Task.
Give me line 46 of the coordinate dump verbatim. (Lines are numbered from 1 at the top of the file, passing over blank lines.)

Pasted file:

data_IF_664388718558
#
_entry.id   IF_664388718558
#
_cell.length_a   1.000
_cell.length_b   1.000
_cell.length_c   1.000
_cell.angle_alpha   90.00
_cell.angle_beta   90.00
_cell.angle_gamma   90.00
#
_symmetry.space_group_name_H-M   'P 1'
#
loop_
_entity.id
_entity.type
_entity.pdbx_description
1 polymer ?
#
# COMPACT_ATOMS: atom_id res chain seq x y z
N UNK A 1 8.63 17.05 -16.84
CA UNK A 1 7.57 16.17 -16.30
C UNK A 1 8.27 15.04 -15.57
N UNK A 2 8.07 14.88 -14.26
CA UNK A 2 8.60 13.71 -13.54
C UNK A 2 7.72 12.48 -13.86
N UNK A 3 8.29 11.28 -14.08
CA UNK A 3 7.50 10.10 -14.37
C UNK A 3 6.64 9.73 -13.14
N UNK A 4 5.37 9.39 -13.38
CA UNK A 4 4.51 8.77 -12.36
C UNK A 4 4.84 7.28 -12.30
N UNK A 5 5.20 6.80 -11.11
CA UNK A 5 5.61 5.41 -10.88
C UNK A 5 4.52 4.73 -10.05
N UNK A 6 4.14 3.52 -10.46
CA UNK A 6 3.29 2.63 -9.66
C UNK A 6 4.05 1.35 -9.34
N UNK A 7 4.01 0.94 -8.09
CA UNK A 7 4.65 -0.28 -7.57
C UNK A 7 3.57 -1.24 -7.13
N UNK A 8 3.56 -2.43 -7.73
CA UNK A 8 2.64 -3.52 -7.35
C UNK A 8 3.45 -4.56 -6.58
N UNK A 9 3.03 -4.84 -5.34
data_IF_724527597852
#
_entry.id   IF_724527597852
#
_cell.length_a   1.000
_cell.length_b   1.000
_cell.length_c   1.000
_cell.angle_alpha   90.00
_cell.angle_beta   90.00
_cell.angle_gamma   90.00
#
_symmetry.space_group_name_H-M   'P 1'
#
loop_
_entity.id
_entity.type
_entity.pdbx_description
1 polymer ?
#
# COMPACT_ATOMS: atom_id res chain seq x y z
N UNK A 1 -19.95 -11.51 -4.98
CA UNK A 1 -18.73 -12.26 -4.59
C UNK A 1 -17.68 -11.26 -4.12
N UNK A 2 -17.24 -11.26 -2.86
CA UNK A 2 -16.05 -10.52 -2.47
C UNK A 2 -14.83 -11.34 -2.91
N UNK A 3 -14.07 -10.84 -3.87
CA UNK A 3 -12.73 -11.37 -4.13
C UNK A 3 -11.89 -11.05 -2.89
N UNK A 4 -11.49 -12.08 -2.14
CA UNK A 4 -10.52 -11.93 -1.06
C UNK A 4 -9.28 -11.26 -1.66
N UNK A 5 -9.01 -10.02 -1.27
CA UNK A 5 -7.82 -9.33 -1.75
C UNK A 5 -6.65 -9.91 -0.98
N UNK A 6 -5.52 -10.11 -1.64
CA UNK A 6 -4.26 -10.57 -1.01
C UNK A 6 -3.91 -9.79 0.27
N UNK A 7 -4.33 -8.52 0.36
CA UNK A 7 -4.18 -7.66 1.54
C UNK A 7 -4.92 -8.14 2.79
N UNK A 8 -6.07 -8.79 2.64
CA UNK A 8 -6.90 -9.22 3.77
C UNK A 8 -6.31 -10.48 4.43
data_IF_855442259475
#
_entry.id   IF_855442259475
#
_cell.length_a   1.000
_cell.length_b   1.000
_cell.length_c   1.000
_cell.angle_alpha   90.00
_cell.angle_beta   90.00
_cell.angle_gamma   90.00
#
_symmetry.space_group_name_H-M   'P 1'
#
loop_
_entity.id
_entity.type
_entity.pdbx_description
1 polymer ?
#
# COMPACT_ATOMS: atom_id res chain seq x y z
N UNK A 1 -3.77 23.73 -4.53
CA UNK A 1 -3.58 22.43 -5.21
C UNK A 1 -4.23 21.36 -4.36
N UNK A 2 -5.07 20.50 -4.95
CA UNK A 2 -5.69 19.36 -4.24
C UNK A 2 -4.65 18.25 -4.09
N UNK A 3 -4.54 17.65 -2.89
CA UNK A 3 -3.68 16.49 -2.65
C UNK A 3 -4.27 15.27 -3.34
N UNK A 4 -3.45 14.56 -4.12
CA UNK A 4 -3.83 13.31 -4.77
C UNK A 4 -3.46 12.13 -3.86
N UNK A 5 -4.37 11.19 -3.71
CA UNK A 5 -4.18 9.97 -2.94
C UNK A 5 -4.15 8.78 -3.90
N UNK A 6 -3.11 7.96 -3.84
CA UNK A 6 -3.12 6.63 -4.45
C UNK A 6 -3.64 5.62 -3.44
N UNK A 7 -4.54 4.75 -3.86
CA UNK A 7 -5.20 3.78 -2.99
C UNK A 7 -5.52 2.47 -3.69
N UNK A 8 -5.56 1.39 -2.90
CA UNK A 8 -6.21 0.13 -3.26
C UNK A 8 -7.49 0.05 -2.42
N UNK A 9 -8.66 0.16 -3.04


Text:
data_IF_724527597852